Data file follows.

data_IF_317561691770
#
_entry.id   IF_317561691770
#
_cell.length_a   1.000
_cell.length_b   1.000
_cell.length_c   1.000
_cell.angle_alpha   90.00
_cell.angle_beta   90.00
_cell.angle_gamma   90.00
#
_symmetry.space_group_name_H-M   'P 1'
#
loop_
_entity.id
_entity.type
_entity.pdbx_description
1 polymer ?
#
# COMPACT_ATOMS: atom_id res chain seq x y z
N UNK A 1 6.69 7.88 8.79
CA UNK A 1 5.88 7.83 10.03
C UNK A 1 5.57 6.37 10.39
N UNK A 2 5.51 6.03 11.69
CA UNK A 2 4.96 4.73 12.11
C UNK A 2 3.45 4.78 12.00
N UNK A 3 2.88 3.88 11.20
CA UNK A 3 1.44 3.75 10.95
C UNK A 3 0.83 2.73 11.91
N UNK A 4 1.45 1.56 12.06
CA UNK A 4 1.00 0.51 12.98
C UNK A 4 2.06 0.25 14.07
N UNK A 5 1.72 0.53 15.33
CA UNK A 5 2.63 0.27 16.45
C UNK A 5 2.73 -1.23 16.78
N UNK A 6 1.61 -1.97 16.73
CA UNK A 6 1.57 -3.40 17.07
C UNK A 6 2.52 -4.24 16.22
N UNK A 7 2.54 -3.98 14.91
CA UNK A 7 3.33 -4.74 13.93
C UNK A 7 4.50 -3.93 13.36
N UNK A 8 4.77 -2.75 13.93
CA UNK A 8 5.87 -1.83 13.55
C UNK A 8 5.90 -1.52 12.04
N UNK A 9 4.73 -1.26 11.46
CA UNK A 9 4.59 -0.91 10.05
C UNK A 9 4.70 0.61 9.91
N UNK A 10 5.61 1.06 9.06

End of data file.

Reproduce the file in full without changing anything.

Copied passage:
data_IF_317561691770
#
_entry.id   IF_317561691770
#
_cell.length_a   1.000
_cell.length_b   1.000
_cell.length_c   1.000
_cell.angle_alpha   90.00
_cell.angle_beta   90.00
_cell.angle_gamma   90.00
#
_symmetry.space_group_name_H-M   'P 1'
#
loop_
_entity.id
_entity.type
_entity.pdbx_description
1 polymer ?
#
# COMPACT_ATOMS: atom_id res chain seq x y z
N UNK A 1 6.69 7.88 8.79
CA UNK A 1 5.88 7.83 10.03
C UNK A 1 5.57 6.37 10.39
N UNK A 2 5.51 6.03 11.69
CA UNK A 2 4.96 4.73 12.11
C UNK A 2 3.45 4.78 12.00
N UNK A 3 2.88 3.88 11.20
CA UNK A 3 1.44 3.75 10.95
C UNK A 3 0.83 2.73 11.91
N UNK A 4 1.45 1.56 12.06
CA UNK A 4 1.00 0.51 12.98
C UNK A 4 2.06 0.25 14.07
N UNK A 5 1.72 0.53 15.33
CA UNK A 5 2.63 0.27 16.45
C UNK A 5 2.73 -1.23 16.78
N UNK A 6 1.61 -1.97 16.73
CA UNK A 6 1.57 -3.40 17.07
C UNK A 6 2.52 -4.24 16.22
N UNK A 7 2.54 -3.98 14.91
CA UNK A 7 3.33 -4.74 13.93
C UNK A 7 4.50 -3.93 13.36
N UNK A 8 4.77 -2.75 13.93
CA UNK A 8 5.87 -1.83 13.55
C UNK A 8 5.90 -1.52 12.04
N UNK A 9 4.73 -1.26 11.46
CA UNK A 9 4.59 -0.91 10.05
C UNK A 9 4.70 0.61 9.91
N UNK A 10 5.61 1.06 9.06